As part of the plan, Viasat is planning to build a constellation of nearly 300 LEO satellites that could deliver broadband service at low latencies.
Satellite broadband company Viasat has announced new plans for a Low-Earth Orbit (LEO) constellation that is scheduled to launch in approximately five to six years.
The announcement was made during its Q4 2020 and full-year results call last week. Viasat executives said that the LEO constellation is expected to receive subsidy funding from the FCCs $16bn Rural Digital Opportunity Fund (RDOF) for US broadband services.
As part of the plan, Viasat is planning to build a constellation of nearly 300 LEO satellites that could deliver broadband service at low latencies (less than 100 milliseconds).
According to SpaceNews, Viasat’s proposed LEO constellation would operate at 1,300km using the same Ka- and V-band frequencies it’s currently authorised for medium earth orbit (MEO) satellites. Viasat effectively wants to transfer its existing MEO approvals to a LEO constellation.
Additionally, Viasat’s fiscal Q4 revenues climbed 4% to $592m, versus $557m in the year-ago quarter. Service revenues rose 10.5% to $292.7m, with revenues specifically from satellite services increasing 11.8% YOY to $212.4m.
Commenting on the new LEO constellation plans, Viasat CEO Mark Dankberg said that the company is paying close attention to FCC guidelines for rural broadband subsidiaries.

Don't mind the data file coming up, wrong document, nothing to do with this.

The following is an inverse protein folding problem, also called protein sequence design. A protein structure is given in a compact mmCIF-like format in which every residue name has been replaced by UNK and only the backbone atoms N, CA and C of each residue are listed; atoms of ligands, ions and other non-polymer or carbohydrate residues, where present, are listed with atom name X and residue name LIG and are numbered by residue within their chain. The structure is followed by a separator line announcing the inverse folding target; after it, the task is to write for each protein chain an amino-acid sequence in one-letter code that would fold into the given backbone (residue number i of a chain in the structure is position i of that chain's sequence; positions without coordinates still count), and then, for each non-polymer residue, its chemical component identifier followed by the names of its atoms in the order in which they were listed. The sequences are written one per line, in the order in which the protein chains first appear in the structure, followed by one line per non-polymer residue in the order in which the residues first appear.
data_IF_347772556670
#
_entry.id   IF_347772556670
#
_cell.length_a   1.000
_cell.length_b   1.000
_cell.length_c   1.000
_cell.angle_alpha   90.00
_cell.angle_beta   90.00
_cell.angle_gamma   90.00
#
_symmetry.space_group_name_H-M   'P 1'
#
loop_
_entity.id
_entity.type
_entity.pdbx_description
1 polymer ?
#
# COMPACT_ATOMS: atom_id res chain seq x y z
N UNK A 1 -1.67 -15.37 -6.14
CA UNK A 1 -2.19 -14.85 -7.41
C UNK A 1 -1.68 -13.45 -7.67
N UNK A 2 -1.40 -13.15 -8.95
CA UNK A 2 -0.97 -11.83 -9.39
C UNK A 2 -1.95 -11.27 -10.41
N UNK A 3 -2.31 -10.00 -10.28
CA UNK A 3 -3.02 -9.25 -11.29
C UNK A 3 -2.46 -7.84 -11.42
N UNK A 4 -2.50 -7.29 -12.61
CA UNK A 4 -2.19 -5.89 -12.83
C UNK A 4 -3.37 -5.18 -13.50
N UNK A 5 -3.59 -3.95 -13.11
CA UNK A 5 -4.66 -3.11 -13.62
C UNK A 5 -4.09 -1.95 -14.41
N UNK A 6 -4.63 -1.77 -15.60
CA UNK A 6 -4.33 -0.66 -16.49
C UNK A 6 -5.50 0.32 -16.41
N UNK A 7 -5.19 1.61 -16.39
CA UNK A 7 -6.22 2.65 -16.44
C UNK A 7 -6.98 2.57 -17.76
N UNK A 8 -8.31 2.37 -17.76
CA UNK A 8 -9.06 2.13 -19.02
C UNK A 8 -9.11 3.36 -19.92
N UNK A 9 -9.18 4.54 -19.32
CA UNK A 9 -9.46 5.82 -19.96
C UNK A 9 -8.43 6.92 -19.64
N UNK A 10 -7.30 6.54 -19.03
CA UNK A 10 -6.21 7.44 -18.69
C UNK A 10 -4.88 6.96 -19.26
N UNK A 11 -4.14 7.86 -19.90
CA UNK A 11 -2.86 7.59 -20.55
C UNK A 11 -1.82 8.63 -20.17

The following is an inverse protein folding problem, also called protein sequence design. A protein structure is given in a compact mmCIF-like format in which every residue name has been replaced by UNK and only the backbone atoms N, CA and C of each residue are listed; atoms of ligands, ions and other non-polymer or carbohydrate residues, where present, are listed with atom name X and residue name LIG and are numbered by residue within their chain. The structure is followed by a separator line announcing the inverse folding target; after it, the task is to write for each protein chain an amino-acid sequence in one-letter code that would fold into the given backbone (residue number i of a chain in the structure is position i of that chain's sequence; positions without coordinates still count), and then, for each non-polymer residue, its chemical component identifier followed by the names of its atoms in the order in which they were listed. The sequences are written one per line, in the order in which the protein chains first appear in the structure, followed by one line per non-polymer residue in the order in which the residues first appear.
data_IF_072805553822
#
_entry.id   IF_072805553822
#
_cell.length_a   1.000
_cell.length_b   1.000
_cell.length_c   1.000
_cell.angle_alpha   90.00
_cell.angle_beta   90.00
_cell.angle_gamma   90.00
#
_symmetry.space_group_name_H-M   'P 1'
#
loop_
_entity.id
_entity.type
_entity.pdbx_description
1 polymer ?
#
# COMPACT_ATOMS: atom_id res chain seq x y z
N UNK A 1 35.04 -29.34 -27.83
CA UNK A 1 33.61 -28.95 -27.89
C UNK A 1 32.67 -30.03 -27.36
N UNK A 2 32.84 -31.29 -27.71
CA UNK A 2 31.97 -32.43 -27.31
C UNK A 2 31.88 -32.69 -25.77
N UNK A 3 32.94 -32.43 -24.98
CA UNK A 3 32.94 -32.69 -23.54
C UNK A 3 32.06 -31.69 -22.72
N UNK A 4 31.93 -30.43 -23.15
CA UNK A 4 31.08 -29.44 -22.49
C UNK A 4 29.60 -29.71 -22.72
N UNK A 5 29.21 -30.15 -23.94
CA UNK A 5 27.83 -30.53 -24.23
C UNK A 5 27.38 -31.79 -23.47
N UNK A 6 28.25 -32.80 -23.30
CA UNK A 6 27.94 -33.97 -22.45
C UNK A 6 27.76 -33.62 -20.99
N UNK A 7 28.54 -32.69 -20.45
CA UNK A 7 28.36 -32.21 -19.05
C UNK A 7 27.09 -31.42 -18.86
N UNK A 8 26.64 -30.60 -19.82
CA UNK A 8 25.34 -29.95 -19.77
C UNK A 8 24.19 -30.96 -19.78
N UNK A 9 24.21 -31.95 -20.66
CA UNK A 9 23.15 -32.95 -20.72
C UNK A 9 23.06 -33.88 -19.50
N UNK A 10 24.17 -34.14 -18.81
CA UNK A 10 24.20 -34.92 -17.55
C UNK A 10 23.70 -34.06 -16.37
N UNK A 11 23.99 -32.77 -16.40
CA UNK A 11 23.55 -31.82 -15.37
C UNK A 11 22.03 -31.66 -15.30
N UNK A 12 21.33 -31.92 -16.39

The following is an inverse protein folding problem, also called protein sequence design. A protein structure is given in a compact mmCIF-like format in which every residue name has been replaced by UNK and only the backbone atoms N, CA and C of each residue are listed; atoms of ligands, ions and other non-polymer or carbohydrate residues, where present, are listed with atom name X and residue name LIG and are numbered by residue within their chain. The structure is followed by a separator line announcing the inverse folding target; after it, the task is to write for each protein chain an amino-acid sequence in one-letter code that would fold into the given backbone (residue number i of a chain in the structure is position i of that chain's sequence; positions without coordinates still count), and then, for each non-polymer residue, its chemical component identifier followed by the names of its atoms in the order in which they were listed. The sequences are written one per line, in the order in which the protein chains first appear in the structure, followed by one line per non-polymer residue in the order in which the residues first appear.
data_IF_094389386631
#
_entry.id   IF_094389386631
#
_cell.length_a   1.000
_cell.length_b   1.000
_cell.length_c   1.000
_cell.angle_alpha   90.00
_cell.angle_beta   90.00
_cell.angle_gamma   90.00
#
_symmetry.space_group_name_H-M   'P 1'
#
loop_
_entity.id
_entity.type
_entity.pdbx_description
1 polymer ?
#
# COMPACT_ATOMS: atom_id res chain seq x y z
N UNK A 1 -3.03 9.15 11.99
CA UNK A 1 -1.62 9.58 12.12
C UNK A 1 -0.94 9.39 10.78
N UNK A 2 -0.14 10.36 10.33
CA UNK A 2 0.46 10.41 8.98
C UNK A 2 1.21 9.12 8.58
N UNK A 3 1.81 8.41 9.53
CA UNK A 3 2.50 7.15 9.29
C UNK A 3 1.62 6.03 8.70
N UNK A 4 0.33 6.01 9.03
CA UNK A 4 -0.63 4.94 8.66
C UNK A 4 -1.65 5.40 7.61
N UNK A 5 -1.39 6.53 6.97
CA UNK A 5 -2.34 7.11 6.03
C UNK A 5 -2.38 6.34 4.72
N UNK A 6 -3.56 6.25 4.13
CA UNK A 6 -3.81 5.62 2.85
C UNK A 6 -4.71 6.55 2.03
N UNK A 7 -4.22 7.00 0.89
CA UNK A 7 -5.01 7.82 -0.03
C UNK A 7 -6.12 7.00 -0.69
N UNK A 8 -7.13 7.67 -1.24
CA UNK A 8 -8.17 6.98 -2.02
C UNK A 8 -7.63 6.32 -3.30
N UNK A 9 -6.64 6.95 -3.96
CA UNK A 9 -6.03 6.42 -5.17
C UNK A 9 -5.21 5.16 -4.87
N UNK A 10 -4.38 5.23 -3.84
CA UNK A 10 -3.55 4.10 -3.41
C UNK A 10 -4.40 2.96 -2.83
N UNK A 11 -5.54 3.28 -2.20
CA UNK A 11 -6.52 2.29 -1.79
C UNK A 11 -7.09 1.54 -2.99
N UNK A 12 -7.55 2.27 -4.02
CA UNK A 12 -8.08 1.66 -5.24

We had a purpose in mind for the MEO constellation, but the biggest factor in wanting to go to LEO is really the amount of funding that the FCC is aiming at low specifications, he said.
Dankberg added: A LEO constellation does involve more satellites than we would have used in MEO, but the satellites are a lot smaller and less expensive than they otherwise would be, but the main attraction is that things are evolving, but assuming that the FCC does allow LEO to be eligible in the Phase II part of the Rural Digital Opportunity Fund. The opportunity for funding is far in excess of the increase in what the constellation would cost. So thats the main reasoning behind it.
The company has also cut 5% of its workforce and imposed a hiring freeze as part of a cost-cutting initiative to reduce the impact due to the coronavirus pandemic.